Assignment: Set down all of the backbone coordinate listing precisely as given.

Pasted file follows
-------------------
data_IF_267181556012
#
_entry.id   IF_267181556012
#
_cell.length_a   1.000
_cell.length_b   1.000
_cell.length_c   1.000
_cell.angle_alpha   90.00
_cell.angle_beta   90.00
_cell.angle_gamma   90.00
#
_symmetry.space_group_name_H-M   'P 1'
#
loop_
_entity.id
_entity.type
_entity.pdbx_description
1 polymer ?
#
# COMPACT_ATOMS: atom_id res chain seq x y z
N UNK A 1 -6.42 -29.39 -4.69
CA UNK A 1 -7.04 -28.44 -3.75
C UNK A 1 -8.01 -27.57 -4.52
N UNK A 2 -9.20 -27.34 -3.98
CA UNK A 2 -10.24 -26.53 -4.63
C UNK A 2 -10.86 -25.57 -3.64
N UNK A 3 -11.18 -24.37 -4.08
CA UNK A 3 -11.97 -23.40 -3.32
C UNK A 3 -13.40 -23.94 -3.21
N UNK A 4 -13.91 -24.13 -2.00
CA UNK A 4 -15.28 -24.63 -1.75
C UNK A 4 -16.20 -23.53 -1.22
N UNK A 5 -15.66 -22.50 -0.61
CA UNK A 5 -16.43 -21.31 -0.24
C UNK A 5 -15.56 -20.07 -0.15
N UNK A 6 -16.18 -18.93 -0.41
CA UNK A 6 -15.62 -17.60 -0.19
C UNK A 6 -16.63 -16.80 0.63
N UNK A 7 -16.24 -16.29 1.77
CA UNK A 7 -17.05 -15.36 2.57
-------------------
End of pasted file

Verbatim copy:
data_IF_267181556012
#
_entry.id   IF_267181556012
#
_cell.length_a   1.000
_cell.length_b   1.000
_cell.length_c   1.000
_cell.angle_alpha   90.00
_cell.angle_beta   90.00
_cell.angle_gamma   90.00
#
_symmetry.space_group_name_H-M   'P 1'
#
loop_
_entity.id
_entity.type
_entity.pdbx_description
1 polymer ?
#
# COMPACT_ATOMS: atom_id res chain seq x y z
N UNK A 1 -6.42 -29.39 -4.69
CA UNK A 1 -7.04 -28.44 -3.75
C UNK A 1 -8.01 -27.57 -4.52
N UNK A 2 -9.20 -27.34 -3.98
CA UNK A 2 -10.24 -26.53 -4.63
C UNK A 2 -10.86 -25.57 -3.64
N UNK A 3 -11.18 -24.37 -4.08
CA UNK A 3 -11.97 -23.40 -3.32
C UNK A 3 -13.40 -23.94 -3.21
N UNK A 4 -13.91 -24.13 -2.00
CA UNK A 4 -15.28 -24.63 -1.75
C UNK A 4 -16.20 -23.53 -1.22
N UNK A 5 -15.66 -22.50 -0.61
CA UNK A 5 -16.43 -21.31 -0.24
C UNK A 5 -15.56 -20.07 -0.15
N UNK A 6 -16.18 -18.93 -0.41
CA UNK A 6 -15.62 -17.60 -0.19
C UNK A 6 -16.63 -16.80 0.63
N UNK A 7 -16.24 -16.29 1.77
CA UNK A 7 -17.05 -15.36 2.57